By Dan Kennedy • The press, politics, technology, culture and other passions

New evidence that fake food isn’t good for you

Recently I wrote a column for the Guardian criticizing Whole Foods for selling ketchup that contains high-fructose corn syrup, or HFCS, the synthetic sweetener that has been linked to a catastrophic rise in obesity and Type II diabetes.

Unfortunately, at the time I couldn’t find much in the way of evidence to suggest that HFCS is actually worse for you than plain old sugar. The main problem with HFCS, it seemed, was its ubiquity and low cost, the latter a function of massive federal subsidies for corn. No subsidies, no HFCS. No HFCS, no three-liter bottles of soda.

So I sat up and paid attention yesterday when I came across Elizabeth Cooney’s “Be Well” column in the Boston Globe. Cooney reported that scientists at Princeton University had found that rats fed HFCS gained much more weight than those fed sucrose, packed on abdominal fat (which is considered particularly unhealthy) and had higher levels of fat in their blood. The study was published in the journal Pharmacology, Biochemistry and Behavior.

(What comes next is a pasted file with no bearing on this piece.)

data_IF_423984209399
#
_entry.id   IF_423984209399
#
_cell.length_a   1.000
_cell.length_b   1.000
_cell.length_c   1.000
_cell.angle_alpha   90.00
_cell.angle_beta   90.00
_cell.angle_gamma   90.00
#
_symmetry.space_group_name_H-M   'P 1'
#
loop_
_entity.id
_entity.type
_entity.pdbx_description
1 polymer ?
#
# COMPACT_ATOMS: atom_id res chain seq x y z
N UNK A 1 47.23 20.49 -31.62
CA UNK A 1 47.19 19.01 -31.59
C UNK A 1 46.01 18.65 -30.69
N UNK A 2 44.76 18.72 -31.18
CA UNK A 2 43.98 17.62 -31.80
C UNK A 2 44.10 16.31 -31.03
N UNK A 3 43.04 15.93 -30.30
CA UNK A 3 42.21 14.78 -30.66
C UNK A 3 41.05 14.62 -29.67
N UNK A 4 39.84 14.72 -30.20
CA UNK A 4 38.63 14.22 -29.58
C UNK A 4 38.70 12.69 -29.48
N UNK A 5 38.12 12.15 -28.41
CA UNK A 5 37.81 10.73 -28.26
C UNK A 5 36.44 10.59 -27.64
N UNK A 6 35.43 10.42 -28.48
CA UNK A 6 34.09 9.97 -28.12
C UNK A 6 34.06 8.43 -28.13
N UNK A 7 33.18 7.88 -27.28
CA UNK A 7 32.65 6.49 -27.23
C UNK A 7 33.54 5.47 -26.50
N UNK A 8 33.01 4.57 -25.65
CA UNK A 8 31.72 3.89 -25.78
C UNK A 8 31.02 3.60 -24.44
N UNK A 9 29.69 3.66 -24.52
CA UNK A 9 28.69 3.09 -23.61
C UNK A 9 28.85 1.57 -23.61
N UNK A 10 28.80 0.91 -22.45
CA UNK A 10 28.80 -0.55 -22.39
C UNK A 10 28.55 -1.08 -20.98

A press release put out by Princeton includes more details. Here is a key excerpt:

“Some people have claimed that high-fructose corn syrup is no different than other sweeteners when it comes to weight gain and obesity, but our results make it clear that this just isn’t true, at least under the conditions of our tests,” said psychology professor Bart Hoebel, who specializes in the neuroscience of appetite, weight and sugar addiction. “When rats are drinking high-fructose corn syrup at levels well below those in soda pop, they’re becoming obese — every single one, across the board. Even when rats are fed a high-fat diet, you don’t see this; they don’t all gain extra weight.”